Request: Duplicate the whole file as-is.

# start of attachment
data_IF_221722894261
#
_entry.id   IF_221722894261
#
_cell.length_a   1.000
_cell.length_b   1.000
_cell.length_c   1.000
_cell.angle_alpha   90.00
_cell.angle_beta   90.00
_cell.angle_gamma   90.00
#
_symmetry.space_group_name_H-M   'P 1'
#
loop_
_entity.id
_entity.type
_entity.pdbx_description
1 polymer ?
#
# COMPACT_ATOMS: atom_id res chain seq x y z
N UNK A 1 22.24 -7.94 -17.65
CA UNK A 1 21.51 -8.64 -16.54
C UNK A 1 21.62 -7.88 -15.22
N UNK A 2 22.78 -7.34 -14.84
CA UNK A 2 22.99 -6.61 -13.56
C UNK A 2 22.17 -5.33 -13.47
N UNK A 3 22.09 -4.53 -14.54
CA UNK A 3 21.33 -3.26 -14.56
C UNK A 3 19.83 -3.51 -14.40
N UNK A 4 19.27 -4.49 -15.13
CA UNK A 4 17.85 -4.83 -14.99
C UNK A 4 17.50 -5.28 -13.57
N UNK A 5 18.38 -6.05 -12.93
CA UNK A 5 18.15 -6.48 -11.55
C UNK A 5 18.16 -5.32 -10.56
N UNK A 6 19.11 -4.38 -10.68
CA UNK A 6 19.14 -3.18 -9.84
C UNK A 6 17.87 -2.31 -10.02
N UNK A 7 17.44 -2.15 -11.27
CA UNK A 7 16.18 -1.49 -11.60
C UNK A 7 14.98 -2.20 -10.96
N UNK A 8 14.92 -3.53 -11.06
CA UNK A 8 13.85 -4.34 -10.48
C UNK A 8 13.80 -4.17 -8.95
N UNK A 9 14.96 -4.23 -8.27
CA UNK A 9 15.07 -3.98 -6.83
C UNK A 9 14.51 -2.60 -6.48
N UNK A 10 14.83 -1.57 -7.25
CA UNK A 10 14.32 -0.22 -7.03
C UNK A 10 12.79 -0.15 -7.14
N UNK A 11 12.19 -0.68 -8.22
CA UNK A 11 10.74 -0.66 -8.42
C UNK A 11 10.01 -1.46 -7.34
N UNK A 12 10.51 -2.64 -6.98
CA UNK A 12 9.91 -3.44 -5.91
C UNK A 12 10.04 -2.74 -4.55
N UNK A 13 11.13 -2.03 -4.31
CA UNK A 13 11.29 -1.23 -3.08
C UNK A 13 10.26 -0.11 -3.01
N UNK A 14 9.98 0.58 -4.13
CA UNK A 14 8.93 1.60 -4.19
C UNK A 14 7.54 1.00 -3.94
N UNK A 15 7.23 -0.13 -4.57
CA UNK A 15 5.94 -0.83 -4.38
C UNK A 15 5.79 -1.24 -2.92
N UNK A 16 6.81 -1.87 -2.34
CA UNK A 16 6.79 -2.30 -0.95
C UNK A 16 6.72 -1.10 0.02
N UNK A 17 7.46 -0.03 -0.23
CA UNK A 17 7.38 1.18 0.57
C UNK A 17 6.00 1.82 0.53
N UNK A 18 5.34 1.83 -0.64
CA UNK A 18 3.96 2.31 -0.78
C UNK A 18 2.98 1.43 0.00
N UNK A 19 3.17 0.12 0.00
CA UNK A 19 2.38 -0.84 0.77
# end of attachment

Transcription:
data_IF_221722894261
#
_entry.id   IF_221722894261
#
_cell.length_a   1.000
_cell.length_b   1.000
_cell.length_c   1.000
_cell.angle_alpha   90.00
_cell.angle_beta   90.00
_cell.angle_gamma   90.00
#
_symmetry.space_group_name_H-M   'P 1'
#
loop_
_entity.id
_entity.type
_entity.pdbx_description
1 polymer ?
#
# COMPACT_ATOMS: atom_id res chain seq x y z
N UNK A 1 22.24 -7.94 -17.65
CA UNK A 1 21.51 -8.64 -16.54
C UNK A 1 21.62 -7.88 -15.22
N UNK A 2 22.78 -7.34 -14.84
CA UNK A 2 22.99 -6.61 -13.56
C UNK A 2 22.17 -5.33 -13.47
N UNK A 3 22.09 -4.53 -14.54
CA UNK A 3 21.33 -3.26 -14.56
C UNK A 3 19.83 -3.51 -14.40
N UNK A 4 19.27 -4.49 -15.13
CA UNK A 4 17.85 -4.83 -14.99
C UNK A 4 17.50 -5.28 -13.57
N UNK A 5 18.38 -6.05 -12.93
CA UNK A 5 18.15 -6.48 -11.55
C UNK A 5 18.16 -5.32 -10.56
N UNK A 6 19.11 -4.38 -10.68
CA UNK A 6 19.14 -3.18 -9.84
C UNK A 6 17.87 -2.31 -10.02
N UNK A 7 17.44 -2.15 -11.27
CA UNK A 7 16.18 -1.49 -11.60
C UNK A 7 14.98 -2.20 -10.96
N UNK A 8 14.92 -3.53 -11.06
CA UNK A 8 13.85 -4.34 -10.48
C UNK A 8 13.80 -4.17 -8.95
N UNK A 9 14.96 -4.23 -8.27
CA UNK A 9 15.07 -3.98 -6.83
C UNK A 9 14.51 -2.60 -6.48
N UNK A 10 14.83 -1.57 -7.25
CA UNK A 10 14.32 -0.22 -7.03
C UNK A 10 12.79 -0.15 -7.14
N UNK A 11 12.19 -0.68 -8.22
CA UNK A 11 10.74 -0.66 -8.42
C UNK A 11 10.01 -1.46 -7.34
N UNK A 12 10.51 -2.64 -6.98
CA UNK A 12 9.91 -3.44 -5.91
C UNK A 12 10.04 -2.74 -4.55
N UNK A 13 11.13 -2.03 -4.31
CA UNK A 13 11.29 -1.23 -3.08
C UNK A 13 10.26 -0.11 -3.01
N UNK A 14 9.98 0.58 -4.13
CA UNK A 14 8.93 1.60 -4.19
C UNK A 14 7.54 1.00 -3.94
N UNK A 15 7.23 -0.13 -4.57
CA UNK A 15 5.94 -0.83 -4.38
C UNK A 15 5.79 -1.24 -2.92
N UNK A 16 6.81 -1.87 -2.34
CA UNK A 16 6.79 -2.30 -0.95
C UNK A 16 6.72 -1.10 0.02
N UNK A 17 7.46 -0.03 -0.23
CA UNK A 17 7.38 1.18 0.57
C UNK A 17 6.00 1.82 0.53
N UNK A 18 5.34 1.83 -0.64
CA UNK A 18 3.96 2.31 -0.78
C UNK A 18 2.98 1.43 0.00
N UNK A 19 3.17 0.12 0.00
CA UNK A 19 2.38 -0.84 0.77